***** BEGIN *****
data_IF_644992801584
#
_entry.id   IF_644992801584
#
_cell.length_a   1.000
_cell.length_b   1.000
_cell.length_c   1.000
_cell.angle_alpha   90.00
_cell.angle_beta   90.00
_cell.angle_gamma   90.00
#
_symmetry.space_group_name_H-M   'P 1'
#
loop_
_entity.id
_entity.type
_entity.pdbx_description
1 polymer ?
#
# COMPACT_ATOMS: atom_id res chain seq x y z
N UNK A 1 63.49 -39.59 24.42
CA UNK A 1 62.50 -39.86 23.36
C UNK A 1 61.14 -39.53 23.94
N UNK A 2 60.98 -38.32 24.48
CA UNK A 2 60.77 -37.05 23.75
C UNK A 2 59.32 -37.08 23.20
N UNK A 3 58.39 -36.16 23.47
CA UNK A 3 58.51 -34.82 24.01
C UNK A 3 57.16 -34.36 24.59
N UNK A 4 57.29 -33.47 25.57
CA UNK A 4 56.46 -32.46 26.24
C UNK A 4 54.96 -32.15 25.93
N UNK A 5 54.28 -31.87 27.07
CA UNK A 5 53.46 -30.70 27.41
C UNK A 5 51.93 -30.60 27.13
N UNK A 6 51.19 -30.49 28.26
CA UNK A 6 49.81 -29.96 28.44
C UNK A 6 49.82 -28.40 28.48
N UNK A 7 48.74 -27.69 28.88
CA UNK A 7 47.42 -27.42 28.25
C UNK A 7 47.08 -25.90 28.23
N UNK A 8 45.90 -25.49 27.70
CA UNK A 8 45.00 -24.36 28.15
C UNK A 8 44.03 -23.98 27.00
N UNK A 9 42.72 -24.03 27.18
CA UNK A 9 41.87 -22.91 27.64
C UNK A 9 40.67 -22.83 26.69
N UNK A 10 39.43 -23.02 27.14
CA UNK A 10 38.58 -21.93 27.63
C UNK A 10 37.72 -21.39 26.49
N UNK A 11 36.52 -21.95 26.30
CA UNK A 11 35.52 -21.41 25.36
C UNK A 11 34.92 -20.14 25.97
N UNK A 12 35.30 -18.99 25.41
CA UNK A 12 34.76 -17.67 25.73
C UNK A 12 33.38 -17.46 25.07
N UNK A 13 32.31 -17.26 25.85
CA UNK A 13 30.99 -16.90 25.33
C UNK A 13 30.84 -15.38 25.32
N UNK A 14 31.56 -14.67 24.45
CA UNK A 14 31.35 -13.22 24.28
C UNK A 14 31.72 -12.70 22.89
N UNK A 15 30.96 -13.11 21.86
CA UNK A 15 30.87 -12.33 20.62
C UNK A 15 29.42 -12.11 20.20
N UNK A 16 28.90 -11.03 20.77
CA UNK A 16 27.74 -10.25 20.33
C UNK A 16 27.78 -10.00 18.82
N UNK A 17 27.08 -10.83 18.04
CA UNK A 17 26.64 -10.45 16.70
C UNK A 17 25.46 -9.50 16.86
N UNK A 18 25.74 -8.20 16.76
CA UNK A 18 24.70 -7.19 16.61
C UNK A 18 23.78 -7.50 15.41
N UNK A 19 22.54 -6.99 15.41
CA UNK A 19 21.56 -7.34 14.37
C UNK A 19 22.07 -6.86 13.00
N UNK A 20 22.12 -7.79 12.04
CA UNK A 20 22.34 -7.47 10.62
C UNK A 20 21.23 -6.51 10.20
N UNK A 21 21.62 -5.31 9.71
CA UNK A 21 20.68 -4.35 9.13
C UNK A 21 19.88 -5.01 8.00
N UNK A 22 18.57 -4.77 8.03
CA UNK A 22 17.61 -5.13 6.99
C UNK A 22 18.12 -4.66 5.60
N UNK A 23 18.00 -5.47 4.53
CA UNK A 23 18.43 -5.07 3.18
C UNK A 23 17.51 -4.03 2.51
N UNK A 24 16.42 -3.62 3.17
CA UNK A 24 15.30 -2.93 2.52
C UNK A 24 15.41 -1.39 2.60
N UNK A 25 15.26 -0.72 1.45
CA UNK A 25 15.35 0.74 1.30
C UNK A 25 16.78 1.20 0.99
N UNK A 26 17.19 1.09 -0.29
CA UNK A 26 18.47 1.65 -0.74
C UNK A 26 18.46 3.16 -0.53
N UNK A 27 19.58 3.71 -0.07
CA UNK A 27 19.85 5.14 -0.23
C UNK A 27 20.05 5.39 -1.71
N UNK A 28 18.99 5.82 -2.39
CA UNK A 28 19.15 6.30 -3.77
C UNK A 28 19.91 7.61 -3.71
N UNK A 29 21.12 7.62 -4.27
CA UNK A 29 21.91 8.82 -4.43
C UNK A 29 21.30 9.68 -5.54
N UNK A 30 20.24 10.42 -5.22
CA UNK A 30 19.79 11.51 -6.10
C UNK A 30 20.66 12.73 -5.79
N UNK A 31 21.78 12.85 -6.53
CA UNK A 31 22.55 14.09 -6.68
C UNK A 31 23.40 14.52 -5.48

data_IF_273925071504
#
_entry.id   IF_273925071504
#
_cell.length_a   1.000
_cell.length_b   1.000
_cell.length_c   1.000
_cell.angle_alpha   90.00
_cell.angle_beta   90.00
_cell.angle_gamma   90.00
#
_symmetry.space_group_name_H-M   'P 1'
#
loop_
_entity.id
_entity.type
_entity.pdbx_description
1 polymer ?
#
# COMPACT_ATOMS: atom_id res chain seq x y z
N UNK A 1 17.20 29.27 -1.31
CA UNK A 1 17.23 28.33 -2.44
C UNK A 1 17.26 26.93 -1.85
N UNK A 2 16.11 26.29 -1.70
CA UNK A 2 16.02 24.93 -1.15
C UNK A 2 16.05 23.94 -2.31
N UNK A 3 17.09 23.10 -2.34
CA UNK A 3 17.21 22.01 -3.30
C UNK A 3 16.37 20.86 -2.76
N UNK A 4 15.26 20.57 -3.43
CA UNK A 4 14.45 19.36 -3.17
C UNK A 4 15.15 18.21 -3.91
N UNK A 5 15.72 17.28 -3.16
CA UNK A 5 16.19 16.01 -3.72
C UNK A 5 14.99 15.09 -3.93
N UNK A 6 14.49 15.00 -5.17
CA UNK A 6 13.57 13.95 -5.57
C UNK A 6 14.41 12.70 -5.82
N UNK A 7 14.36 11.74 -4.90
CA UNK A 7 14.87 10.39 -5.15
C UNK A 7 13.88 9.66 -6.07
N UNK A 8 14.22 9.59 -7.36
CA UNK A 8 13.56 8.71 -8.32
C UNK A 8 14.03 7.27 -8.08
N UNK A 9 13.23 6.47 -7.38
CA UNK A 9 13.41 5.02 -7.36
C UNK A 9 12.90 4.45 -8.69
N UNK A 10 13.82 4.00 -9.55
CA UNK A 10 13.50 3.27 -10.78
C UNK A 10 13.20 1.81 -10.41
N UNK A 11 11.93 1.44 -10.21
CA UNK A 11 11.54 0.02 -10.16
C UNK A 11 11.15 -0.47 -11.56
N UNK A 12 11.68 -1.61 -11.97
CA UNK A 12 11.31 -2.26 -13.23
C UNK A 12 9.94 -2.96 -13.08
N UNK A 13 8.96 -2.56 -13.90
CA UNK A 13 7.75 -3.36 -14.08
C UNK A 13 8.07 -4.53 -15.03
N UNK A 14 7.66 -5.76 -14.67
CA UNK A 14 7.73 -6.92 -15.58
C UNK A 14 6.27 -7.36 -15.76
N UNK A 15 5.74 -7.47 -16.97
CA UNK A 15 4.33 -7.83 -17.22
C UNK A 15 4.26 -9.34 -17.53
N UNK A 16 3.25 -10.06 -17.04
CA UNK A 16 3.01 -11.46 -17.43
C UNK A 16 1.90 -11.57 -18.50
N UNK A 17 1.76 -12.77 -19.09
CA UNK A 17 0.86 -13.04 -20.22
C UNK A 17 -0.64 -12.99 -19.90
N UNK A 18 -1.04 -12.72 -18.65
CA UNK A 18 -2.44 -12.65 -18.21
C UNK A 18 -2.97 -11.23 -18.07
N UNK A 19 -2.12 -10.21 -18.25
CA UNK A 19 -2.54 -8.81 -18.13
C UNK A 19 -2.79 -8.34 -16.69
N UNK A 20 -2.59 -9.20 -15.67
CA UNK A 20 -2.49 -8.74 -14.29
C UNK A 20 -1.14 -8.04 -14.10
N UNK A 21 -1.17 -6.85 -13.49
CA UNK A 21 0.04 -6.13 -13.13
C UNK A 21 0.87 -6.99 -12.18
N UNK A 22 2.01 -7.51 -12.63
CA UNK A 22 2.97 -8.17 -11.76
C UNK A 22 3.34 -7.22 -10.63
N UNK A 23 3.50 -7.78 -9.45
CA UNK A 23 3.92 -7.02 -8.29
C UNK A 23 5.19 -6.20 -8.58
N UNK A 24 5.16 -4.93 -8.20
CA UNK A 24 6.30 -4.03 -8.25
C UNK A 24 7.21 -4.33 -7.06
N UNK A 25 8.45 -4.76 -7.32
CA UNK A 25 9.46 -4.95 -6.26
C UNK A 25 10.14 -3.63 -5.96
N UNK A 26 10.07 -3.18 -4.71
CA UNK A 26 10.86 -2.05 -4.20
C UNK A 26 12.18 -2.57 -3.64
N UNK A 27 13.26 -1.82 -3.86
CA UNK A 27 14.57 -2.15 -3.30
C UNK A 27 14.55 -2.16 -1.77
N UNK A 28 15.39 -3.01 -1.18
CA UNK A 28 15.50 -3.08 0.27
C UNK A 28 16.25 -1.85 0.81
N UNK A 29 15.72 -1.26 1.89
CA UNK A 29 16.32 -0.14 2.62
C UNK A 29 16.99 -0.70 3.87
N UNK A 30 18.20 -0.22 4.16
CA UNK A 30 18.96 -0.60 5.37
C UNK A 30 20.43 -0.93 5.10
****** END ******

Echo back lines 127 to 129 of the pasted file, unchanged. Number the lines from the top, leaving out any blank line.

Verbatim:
loop_
_entity.id
_entity.type